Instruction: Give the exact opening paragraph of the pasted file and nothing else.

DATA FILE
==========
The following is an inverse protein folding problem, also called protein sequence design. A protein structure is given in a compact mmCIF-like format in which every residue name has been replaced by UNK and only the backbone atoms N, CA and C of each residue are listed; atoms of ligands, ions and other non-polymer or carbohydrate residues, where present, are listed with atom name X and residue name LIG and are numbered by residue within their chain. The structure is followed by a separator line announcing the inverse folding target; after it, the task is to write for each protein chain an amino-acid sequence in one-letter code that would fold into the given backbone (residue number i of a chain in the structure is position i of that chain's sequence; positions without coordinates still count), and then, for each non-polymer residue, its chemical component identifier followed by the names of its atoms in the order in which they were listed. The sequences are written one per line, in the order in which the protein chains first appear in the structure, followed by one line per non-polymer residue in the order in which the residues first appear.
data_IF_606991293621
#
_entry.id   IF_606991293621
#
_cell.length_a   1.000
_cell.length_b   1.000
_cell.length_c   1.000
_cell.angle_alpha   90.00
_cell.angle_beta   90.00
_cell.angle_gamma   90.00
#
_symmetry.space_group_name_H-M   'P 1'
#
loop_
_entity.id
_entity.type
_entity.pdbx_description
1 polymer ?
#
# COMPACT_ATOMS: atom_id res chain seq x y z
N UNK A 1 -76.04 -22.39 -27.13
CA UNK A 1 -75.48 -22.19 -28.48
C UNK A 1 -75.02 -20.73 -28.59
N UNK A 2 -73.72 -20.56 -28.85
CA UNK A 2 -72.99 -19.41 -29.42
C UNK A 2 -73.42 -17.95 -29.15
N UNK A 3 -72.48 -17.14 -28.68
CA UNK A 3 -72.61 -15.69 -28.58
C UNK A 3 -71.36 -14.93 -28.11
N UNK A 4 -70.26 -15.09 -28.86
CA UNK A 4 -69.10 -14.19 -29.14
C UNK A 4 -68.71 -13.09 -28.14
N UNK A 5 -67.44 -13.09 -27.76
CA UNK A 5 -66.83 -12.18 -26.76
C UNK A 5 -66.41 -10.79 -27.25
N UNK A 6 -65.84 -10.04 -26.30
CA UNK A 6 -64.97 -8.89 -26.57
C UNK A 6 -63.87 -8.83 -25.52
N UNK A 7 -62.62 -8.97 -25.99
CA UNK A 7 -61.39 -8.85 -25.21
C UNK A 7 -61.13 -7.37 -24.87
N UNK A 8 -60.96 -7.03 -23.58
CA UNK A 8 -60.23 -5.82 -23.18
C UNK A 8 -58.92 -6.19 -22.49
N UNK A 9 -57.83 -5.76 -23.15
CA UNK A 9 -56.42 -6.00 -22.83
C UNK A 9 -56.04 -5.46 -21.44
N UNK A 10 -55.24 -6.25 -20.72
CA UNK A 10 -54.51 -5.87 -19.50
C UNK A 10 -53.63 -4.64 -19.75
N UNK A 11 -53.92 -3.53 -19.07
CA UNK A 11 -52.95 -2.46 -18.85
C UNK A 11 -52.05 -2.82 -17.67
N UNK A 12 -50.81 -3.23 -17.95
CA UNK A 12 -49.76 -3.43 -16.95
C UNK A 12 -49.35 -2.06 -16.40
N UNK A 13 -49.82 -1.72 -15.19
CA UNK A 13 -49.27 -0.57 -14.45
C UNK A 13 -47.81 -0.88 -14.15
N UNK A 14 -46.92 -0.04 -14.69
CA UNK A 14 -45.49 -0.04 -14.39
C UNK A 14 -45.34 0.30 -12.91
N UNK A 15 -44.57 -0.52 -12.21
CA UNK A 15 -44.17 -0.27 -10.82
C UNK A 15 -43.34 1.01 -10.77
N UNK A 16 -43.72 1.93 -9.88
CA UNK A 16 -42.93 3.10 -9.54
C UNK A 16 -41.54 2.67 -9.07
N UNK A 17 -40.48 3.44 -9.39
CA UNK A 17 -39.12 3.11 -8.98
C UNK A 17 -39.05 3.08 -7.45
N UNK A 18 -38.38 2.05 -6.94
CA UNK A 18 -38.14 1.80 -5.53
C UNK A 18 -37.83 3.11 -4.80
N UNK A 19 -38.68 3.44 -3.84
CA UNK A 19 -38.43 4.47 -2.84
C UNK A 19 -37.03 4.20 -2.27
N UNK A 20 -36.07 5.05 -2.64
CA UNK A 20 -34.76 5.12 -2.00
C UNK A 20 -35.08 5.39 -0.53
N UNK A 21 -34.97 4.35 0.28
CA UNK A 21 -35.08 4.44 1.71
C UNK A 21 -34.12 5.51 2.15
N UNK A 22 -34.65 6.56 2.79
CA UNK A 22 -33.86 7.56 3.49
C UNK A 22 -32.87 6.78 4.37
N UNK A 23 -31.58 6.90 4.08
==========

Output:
The following is an inverse protein folding problem, also called protein sequence design. A protein structure is given in a compact mmCIF-like format in which every residue name has been replaced by UNK and only the backbone atoms N, CA and C of each residue are listed; atoms of ligands, ions and other non-polymer or carbohydrate residues, where present, are listed with atom name X and residue name LIG and are numbered by residue within their chain. The structure is followed by a separator line announcing the inverse folding target; after it, the task is to write for each protein chain an amino-acid sequence in one-letter code that would fold into the given backbone (residue number i of a chain in the structure is position i of that chain's sequence; positions without coordinates still count), and then, for each non-polymer residue, its chemical component identifier followed by the names of its atoms in the order in which they were listed. The sequences are written one per line, in the order in which the protein chains first appear in the structure, followed by one line per non-polymer residue in the order in which the residues first appear.